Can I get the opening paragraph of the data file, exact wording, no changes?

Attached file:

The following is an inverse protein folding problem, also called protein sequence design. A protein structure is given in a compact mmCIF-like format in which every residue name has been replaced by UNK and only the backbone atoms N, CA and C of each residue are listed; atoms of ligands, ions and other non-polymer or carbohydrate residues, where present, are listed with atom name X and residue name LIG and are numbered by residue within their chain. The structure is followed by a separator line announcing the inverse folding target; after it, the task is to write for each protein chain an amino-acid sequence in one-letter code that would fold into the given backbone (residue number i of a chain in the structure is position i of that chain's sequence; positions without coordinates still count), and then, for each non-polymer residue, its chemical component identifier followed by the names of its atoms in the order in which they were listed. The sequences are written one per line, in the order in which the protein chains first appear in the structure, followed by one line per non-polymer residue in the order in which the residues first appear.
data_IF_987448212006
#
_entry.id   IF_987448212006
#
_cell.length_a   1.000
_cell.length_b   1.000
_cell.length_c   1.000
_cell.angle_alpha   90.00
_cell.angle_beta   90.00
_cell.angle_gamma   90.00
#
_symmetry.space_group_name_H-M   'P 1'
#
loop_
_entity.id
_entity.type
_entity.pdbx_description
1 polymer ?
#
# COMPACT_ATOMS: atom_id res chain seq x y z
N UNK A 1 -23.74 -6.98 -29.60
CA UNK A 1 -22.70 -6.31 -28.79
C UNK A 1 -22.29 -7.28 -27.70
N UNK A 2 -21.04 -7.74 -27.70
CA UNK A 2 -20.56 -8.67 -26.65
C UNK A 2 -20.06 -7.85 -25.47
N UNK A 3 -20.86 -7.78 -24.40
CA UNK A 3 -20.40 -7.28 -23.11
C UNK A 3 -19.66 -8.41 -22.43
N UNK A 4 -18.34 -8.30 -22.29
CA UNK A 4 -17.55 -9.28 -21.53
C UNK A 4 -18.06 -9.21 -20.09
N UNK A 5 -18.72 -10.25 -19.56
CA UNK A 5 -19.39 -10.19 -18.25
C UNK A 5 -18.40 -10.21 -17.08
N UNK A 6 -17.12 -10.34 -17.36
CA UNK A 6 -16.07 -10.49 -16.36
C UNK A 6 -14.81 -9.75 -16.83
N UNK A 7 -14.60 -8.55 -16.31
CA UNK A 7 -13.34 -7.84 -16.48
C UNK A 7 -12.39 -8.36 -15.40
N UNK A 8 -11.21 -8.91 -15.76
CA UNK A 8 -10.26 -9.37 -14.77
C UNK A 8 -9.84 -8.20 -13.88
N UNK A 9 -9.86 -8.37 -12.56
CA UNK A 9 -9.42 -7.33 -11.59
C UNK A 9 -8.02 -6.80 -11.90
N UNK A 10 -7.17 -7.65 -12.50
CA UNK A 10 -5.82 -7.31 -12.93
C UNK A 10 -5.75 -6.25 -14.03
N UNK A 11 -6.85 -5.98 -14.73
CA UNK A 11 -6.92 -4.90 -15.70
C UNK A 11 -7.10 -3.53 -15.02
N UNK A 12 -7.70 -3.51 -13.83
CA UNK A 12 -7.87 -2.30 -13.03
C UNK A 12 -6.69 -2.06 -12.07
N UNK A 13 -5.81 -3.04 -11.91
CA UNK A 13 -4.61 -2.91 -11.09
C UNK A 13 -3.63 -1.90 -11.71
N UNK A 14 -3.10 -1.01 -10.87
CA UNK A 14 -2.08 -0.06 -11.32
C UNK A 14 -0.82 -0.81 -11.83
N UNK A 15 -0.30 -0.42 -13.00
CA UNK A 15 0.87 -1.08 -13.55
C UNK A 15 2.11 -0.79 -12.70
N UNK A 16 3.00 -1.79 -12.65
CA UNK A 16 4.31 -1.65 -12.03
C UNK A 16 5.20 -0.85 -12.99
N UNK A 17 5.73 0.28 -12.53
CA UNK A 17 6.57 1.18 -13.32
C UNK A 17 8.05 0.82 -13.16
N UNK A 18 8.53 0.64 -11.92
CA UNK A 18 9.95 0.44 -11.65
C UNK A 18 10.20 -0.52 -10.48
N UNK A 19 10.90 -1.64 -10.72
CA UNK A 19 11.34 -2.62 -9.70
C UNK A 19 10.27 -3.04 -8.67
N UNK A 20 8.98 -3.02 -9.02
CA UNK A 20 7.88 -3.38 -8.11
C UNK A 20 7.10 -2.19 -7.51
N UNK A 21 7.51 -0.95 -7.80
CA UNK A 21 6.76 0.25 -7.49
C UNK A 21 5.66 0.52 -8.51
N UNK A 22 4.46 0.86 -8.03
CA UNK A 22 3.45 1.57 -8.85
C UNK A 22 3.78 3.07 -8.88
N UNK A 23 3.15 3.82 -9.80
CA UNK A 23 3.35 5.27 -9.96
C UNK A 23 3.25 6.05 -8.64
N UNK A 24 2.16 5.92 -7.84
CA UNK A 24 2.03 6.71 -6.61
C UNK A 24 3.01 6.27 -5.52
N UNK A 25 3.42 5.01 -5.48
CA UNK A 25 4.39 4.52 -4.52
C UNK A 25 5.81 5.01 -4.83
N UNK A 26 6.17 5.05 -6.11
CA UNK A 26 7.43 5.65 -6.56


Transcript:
The following is an inverse protein folding problem, also called protein sequence design. A protein structure is given in a compact mmCIF-like format in which every residue name has been replaced by UNK and only the backbone atoms N, CA and C of each residue are listed; atoms of ligands, ions and other non-polymer or carbohydrate residues, where present, are listed with atom name X and residue name LIG and are numbered by residue within their chain. The structure is followed by a separator line announcing the inverse folding target; after it, the task is to write for each protein chain an amino-acid sequence in one-letter code that would fold into the given backbone (residue number i of a chain in the structure is position i of that chain's sequence; positions without coordinates still count), and then, for each non-polymer residue, its chemical component identifier followed by the names of its atoms in the order in which they were listed. The sequences are written one per line, in the order in which the protein chains first appear in the structure, followed by one line per non-polymer residue in the order in which the residues first appear.